Hominin species distributed through time

Hominin Species distributed through time

Note: 1e +06 years = 1 million years = 1 Ma.

 

Before Homo

 

The evolutionary history of the primates can be traced back for some 85 million years, as one of the oldest of all surviving placental mammal groups. The oldest known primates come from North America, but they were widespread in Eurasia and Africa as well, during the tropical conditions of the Paleocene and Eocene.

 

With the beginning of modern climates, marked by the formation of the first Antarctic ice in the early Oligocene around 30 million years ago, primates went extinct everywhere but Africa and southern Asia. One such primate from this time was Notharctus. Fossil evidence found in Germany in the 1980s was determined to be about 16.5 million years old, some 1.5 million years older than similar species from East Africa. It suggests that the primate lineage of the great apes first appeared in Eurasia and not Africa.

 

The discoveries suggest that the early ancestors of the hominids (the family of great apes and humans) migrated to Eurasia from Africa about 17 million years ago, just before these two continents were cut off from each other by an expansion of the Mediterranean Sea. Begun says that these primates flourished in Eurasia and that their lineage leading to the African apes and humans—Dryopithecus—migrated south from Europe or Western Asia into Africa. The surviving tropical population, which is seen most completely in the upper Eocene and lowermost Oligocene fossil beds of the Fayum depression southwest of Cairo, gave rise to all living primates—lemurs of Madagascar, lorises of Southeast Asia, galagos or "bush babies" of Africa, and the anthropoids; platyrrhines or New World monkeys, and catarrhines or Old World monkeys and the great apes and humans.

 

The earliest known catarrhine is Kamoyapithecus from uppermost Oligocene at Eragaleit in the northern Kenya rift valley, dated to 24 mya (million years ago). Its ancestry is generally thought to be close to such genera as Aegyptopithecus, Propliopithecus, and Parapithecus from the Fayum, at around 35 mya. There are no fossils from the intervening 11 million years. No near ancestor to South American platyrrhines, whose fossil record begins at around 30 mya, can be identified among the North African fossil species, and possibly lies in other forms that lived in West Africa that were caught up in the still-mysterious transatlantic sweepstakes that sent primates, rodents, boa constrictors, and cichlid fishes from Africa to South America sometime in the Oligocene.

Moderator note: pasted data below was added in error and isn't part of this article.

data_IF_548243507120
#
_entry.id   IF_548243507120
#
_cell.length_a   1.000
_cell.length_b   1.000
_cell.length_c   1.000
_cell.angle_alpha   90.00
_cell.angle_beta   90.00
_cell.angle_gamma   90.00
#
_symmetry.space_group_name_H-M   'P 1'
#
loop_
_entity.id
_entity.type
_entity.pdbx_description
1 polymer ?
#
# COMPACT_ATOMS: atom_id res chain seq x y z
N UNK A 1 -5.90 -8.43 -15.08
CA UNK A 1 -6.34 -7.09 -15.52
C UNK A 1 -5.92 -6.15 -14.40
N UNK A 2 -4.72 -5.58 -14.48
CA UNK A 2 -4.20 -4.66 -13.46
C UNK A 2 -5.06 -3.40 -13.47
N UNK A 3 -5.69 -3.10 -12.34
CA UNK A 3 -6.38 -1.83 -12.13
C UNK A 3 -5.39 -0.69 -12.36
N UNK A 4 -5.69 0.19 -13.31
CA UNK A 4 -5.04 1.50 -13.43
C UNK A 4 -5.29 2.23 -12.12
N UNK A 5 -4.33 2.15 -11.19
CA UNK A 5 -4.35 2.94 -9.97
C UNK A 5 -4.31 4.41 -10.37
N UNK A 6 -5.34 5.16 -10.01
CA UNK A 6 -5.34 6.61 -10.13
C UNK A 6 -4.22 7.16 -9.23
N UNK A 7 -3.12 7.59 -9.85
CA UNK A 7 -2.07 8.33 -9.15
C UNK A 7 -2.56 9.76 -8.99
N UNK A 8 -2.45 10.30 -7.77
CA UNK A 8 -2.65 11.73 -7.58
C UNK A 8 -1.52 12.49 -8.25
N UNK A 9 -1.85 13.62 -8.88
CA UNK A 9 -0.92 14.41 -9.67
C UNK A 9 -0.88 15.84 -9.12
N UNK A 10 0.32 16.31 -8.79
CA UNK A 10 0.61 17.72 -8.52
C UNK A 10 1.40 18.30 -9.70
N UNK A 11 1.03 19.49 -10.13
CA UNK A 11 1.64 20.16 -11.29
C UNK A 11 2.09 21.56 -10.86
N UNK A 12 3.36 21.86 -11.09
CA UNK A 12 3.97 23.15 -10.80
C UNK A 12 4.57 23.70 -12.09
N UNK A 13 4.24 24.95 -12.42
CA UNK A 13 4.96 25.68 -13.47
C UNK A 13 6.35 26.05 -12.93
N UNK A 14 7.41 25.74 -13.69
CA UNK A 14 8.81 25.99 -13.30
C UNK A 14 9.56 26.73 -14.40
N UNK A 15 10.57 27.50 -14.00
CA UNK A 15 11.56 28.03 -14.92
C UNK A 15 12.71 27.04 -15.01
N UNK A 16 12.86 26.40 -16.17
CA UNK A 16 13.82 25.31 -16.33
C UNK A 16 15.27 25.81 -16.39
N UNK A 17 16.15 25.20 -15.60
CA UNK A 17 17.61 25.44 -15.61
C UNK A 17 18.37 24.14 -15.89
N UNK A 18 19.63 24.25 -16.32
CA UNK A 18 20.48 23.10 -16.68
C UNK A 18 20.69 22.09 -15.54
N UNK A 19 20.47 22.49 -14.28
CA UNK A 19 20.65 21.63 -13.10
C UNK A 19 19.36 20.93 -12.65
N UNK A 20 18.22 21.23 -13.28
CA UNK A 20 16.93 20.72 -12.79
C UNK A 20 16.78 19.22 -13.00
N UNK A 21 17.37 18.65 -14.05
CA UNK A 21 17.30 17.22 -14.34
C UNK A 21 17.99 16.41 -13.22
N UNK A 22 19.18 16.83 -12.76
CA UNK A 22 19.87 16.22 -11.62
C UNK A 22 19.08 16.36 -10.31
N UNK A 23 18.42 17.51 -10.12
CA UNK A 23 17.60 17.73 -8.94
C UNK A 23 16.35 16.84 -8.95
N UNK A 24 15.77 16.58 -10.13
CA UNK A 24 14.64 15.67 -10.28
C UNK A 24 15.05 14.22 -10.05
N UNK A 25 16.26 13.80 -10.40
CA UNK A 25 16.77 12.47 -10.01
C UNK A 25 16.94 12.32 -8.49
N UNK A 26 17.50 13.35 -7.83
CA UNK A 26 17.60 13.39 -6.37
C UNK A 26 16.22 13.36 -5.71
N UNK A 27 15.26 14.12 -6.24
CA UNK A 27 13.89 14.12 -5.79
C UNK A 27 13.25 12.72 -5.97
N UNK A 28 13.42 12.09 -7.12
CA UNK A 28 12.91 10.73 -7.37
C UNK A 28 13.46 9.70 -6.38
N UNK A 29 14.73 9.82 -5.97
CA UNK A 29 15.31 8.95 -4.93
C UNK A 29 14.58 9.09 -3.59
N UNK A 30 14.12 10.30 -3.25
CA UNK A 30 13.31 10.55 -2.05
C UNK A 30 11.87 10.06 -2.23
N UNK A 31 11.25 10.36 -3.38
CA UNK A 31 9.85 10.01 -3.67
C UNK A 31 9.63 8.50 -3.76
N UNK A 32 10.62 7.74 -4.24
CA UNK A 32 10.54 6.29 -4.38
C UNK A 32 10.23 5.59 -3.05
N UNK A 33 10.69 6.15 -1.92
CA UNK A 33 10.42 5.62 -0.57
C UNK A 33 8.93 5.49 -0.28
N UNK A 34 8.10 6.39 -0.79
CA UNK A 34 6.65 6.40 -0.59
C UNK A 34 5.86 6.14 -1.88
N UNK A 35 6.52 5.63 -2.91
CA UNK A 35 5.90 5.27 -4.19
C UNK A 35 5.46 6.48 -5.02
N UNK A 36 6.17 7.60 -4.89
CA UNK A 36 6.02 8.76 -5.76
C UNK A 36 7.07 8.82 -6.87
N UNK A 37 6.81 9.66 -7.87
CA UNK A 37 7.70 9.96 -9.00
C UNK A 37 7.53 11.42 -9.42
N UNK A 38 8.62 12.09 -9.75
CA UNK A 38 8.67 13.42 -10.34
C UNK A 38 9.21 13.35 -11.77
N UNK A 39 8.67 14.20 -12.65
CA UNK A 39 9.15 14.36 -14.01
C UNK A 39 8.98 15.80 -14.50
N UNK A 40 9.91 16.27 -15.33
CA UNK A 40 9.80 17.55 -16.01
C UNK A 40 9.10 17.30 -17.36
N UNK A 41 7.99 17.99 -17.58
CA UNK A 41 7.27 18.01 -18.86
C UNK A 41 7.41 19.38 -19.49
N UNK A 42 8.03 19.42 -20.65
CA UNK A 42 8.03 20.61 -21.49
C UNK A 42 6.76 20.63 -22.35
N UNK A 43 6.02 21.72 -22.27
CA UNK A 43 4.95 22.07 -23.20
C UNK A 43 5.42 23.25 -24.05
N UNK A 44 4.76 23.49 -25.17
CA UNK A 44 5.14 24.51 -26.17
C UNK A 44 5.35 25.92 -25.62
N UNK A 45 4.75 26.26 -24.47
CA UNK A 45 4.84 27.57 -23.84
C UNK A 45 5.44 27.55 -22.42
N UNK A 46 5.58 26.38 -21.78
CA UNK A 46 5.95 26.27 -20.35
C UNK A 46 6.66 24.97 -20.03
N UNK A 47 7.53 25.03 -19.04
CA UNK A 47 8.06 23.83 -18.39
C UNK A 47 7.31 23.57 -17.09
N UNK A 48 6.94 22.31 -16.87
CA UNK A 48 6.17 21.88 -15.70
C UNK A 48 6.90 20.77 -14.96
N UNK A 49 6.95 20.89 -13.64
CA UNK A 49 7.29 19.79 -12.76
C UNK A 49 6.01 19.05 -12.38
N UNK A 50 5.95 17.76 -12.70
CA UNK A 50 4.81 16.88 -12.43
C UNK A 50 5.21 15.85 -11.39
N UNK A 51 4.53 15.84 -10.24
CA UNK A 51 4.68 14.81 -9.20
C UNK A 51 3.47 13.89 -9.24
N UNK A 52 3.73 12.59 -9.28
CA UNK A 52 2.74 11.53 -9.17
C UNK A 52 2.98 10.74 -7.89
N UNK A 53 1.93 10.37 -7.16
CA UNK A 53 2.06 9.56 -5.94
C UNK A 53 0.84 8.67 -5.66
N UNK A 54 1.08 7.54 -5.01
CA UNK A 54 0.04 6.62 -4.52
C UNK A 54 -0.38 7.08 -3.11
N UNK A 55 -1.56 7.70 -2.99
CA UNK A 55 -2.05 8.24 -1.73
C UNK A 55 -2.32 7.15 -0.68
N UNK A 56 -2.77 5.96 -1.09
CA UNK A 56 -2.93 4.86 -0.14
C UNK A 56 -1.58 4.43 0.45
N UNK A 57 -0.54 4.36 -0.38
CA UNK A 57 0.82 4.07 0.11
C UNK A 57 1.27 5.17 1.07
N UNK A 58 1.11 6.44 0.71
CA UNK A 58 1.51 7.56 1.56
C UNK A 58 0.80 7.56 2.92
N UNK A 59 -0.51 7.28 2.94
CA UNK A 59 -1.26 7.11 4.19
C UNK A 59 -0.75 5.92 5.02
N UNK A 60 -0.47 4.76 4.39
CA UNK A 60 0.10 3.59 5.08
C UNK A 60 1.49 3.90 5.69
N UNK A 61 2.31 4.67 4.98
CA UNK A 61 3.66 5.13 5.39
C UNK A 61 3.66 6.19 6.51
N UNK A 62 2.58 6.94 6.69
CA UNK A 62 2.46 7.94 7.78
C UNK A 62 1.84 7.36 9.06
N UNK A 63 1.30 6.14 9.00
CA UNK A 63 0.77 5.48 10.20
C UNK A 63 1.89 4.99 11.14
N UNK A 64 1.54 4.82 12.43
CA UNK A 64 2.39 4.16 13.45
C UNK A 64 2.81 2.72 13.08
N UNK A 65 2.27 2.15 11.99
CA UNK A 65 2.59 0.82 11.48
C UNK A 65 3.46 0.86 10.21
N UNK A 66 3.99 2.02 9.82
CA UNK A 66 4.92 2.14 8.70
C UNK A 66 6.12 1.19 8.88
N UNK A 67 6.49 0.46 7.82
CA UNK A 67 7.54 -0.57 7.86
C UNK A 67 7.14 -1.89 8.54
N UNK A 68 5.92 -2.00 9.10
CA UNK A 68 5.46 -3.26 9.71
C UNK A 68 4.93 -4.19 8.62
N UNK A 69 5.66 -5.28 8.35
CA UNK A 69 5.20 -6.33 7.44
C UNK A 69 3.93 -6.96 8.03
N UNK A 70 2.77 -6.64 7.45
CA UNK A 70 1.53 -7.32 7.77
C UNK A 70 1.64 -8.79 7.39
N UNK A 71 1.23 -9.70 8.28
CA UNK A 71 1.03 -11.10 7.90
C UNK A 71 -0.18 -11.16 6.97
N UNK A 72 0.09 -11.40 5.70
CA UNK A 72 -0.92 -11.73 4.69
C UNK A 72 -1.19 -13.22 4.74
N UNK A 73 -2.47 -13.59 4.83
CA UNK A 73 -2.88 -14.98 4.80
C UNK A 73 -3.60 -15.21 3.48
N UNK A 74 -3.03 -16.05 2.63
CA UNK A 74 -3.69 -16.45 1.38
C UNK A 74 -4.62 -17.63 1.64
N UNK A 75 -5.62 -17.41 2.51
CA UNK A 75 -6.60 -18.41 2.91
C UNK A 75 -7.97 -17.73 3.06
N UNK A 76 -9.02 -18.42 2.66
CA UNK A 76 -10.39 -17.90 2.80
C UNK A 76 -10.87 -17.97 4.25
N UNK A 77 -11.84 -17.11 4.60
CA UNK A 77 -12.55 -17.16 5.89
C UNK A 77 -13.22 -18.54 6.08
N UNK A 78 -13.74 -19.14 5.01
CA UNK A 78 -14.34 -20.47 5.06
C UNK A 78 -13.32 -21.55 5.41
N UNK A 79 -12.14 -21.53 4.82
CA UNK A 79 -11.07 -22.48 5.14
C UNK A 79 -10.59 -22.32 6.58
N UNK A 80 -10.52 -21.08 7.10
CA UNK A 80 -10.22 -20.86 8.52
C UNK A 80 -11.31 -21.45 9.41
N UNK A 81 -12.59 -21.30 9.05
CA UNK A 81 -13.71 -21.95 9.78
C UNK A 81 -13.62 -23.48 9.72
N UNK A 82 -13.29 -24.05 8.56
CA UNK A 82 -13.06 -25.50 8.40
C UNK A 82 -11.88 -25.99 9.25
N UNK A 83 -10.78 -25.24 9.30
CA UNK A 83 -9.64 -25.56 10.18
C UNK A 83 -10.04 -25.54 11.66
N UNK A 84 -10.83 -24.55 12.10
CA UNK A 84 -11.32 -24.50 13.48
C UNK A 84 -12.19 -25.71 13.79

In the early Miocene, after 22 mya, many kinds of arboreally adapted primitive catarrhines from East Africa suggest a long history of prior diversification. Because the fossils at 20 mya include fragments attributed to Victoriapithecus, the earliest cercopithecoid; the other forms are (by default) grouped as hominoids, without clear evidence as to which are closest to living apes and humans. Among the presently recognized genera in this group, which ranges up to 13 mya, we find Proconsul, Rangwapithecus, Dendropithecus, Limnopithecus, Nacholapithecus, Equatorius, Nyanzapithecus, Afropithecus, Heliopithecus, and Kenyapithecus, all from East Africa. The presence of other generalized non-cercopithecids of middle Miocene age from sites far distant—Otavipithecus from cave deposits in Namibia, and Pierolapithecus and Dryopithecus from France, Spain and Austria—is evidence of a wide diversity of forms across Africa and the Mediterranean basin during the relatively warm and equable climatic regimes of the early and middle Miocene.

 

The youngest of the Miocene hominoids, Oreopithecus, is from 9 mya coal beds in Italy.

 

Molecular evidence indicates that the lineage of gibbons (family Hylobatidae) became distinct between 18 and 12 Mya, and that of orangutans (subfamily Ponginae) at about 12 Ma; we have no fossils that clearly document the ancestry of gibbons, which may have originated in a so far unknown South East Asian hominid population, but fossil proto-orangutans may be represented by Ramapithecus from India and Griphopithecus from Turkey, dated to around 10 Mya.